32 states follow the Hyde Amendment to the letter, with six extending funds in the case of fetal impairment or grave impact on the mother’s health, while 17 states may partially or even wholly mitigate the costs for “medically necessary” abortions.

The main result of the Hyde Amendment is that underprivileged women on Medicaid, who constitute about 16 percent of the adult female American population, have been forced for the last 36 years to pay for abortions out of pocket.

These costs are high, averaging $500 in the first trimester, and apart from the abortion procedure itself women often must pay several hundred dollars in transportation and childcare costs as well as lost wages. The total expense of the abortion “experience” might demand a third or more of a low-income woman’s monthly salary.

The Hyde Amendment, working together with women’s concerns that their insurance will not provide coverage or protect their confidentiality, has greatly contributed to a post-*Roe* society where almost 70 percent of insured women across the socioeconomic spectrum cannot or do not use their insurance to pay for abortion care. This statistic may only get worse.

Last January, Congress voted for the eighth time in a year to defund Planned Parenthood, and despite GOP representatives’ failure to override President Obama’s veto, 11 states have taken it upon themselves to cut funds for the non-profit.

Anti-choice Republicans in state and national congresses, bolstered by a well-funded lobbying machine, have been willfully forgetting the Hyde Amendment’s existence in order to disguise their true aims. It has been all too easy for Republicans with Hyde-shaped holes in their memories to argue that cutting off federal funds to Planned Parenthood would only mean a nod to the sensitivities of anti-choice taxpayers.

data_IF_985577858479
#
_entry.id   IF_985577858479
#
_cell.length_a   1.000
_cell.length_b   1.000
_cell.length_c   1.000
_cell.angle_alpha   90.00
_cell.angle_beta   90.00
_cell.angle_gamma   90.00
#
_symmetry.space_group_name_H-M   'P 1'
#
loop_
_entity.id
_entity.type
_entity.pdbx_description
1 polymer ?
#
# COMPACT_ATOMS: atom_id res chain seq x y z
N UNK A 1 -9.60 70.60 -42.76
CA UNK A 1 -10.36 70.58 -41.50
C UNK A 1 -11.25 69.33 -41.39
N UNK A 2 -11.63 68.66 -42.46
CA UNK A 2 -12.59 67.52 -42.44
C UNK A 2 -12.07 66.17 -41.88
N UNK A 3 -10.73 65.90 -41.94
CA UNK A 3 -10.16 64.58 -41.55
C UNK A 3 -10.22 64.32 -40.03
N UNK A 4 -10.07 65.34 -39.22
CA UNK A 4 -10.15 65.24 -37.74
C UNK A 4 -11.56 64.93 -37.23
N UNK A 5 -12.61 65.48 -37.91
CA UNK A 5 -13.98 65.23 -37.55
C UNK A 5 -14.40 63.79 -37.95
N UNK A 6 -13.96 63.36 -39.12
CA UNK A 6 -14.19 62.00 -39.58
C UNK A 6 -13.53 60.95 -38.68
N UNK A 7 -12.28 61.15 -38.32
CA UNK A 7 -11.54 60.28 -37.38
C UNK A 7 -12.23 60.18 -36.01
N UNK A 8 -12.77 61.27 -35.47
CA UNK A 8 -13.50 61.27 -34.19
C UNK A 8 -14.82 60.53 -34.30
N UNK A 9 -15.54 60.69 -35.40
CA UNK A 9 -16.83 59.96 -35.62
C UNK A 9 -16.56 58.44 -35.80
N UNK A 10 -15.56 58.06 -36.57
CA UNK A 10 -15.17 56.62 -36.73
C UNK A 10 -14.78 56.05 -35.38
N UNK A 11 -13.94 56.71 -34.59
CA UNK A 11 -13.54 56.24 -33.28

However, the Hyde Amendment ensured decades ago that no federal taxpayer would have to pay for abortion care, and Planned Parenthood uses federal funds not for its abortion practice but exclusively for contraception, STI testing, and cancer screenings.

The ultimate goal of the GOP’s attack is not only Planned Parenthood’s head on a platter — IUDs, pap smears, and all — but nothing less than total elimination of insurance coverage for abortion.

Ironically, President Obama’s Affordable Care Act has made this mission easier by providing federal support for private insurance companies. Since the federal government now has more power to regulate these ostensibly independent companies, it becomes feasible that anti-choice Republicans could incentivize private companies to drop abortion coverage.

For all women, but especially poor women, this is a frightening prospect indeed, as lack of coverage often means complete inability to purchase abortion care.

In 1992, Planned Parenthood v. Casey fundamentally reversed Roe’s ban on state interference in first-trimester abortions and opened the floodgates for severe and often absurd restrictions on access.
The case brought the Pennsylvania Abortion Control Act of 1982 before the Supreme Court in the midst of a nationwide swing back toward the right.

An anti-abortion law obviously in violation of Roe, the Abortion Control Act featured first-trimester obstacles to abortion such as a 24-hour waiting period, parental consent for minors, and a mandatory “informed consent” counseling session that included false information about the supposed detrimental effects of abortion.